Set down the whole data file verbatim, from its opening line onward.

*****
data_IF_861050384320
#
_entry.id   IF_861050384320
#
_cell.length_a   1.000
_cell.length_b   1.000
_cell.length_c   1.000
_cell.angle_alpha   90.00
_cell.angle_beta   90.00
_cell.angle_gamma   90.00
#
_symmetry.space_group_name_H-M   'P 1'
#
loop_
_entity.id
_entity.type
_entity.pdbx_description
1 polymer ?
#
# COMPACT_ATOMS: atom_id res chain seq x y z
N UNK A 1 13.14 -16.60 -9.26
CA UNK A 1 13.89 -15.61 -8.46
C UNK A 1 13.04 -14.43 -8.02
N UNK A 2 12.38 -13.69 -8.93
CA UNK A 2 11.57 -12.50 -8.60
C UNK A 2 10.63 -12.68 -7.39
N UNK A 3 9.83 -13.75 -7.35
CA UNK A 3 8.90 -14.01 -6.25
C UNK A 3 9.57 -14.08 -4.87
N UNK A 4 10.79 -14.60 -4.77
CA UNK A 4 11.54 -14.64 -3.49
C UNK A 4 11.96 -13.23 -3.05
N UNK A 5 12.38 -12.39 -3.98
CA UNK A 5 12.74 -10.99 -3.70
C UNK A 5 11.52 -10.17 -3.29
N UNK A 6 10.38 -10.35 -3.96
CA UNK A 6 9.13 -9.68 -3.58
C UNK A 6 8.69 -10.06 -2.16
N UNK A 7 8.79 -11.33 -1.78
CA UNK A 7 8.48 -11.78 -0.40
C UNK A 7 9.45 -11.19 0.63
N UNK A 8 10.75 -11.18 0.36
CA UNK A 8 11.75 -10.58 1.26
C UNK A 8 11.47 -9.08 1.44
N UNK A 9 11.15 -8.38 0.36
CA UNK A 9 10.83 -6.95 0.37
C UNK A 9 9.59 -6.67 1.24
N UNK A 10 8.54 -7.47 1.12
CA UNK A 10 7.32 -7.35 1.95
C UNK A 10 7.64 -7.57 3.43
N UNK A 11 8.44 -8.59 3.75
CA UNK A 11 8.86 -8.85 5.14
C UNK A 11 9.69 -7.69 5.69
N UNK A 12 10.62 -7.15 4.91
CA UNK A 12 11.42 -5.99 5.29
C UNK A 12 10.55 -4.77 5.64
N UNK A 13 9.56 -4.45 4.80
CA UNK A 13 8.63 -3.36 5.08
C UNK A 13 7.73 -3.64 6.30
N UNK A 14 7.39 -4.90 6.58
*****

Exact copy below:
data_IF_861050384320
#
_entry.id   IF_861050384320
#
_cell.length_a   1.000
_cell.length_b   1.000
_cell.length_c   1.000
_cell.angle_alpha   90.00
_cell.angle_beta   90.00
_cell.angle_gamma   90.00
#
_symmetry.space_group_name_H-M   'P 1'
#
loop_
_entity.id
_entity.type
_entity.pdbx_description
1 polymer ?
#
# COMPACT_ATOMS: atom_id res chain seq x y z
N UNK A 1 13.14 -16.60 -9.26
CA UNK A 1 13.89 -15.61 -8.46
C UNK A 1 13.04 -14.43 -8.02
N UNK A 2 12.38 -13.69 -8.93
CA UNK A 2 11.57 -12.50 -8.60
C UNK A 2 10.63 -12.68 -7.39
N UNK A 3 9.83 -13.75 -7.35
CA UNK A 3 8.90 -14.01 -6.25
C UNK A 3 9.57 -14.08 -4.87
N UNK A 4 10.79 -14.60 -4.77
CA UNK A 4 11.54 -14.64 -3.49
C UNK A 4 11.96 -13.23 -3.05
N UNK A 5 12.38 -12.39 -3.98
CA UNK A 5 12.74 -10.99 -3.70
C UNK A 5 11.52 -10.17 -3.29
N UNK A 6 10.38 -10.35 -3.96
CA UNK A 6 9.13 -9.68 -3.58
C UNK A 6 8.69 -10.06 -2.16
N UNK A 7 8.79 -11.33 -1.78
CA UNK A 7 8.48 -11.78 -0.40
C UNK A 7 9.45 -11.19 0.63
N UNK A 8 10.75 -11.18 0.36
CA UNK A 8 11.75 -10.58 1.26
C UNK A 8 11.47 -9.08 1.44
N UNK A 9 11.15 -8.38 0.36
CA UNK A 9 10.83 -6.95 0.37
C UNK A 9 9.59 -6.67 1.24
N UNK A 10 8.54 -7.47 1.12
CA UNK A 10 7.32 -7.35 1.95
C UNK A 10 7.64 -7.57 3.43
N UNK A 11 8.44 -8.59 3.75
CA UNK A 11 8.86 -8.85 5.14
C UNK A 11 9.69 -7.69 5.69
N UNK A 12 10.62 -7.15 4.91
CA UNK A 12 11.42 -5.99 5.29
C UNK A 12 10.55 -4.77 5.64
N UNK A 13 9.56 -4.45 4.80
CA UNK A 13 8.63 -3.36 5.08
C UNK A 13 7.73 -3.64 6.30
N UNK A 14 7.39 -4.90 6.58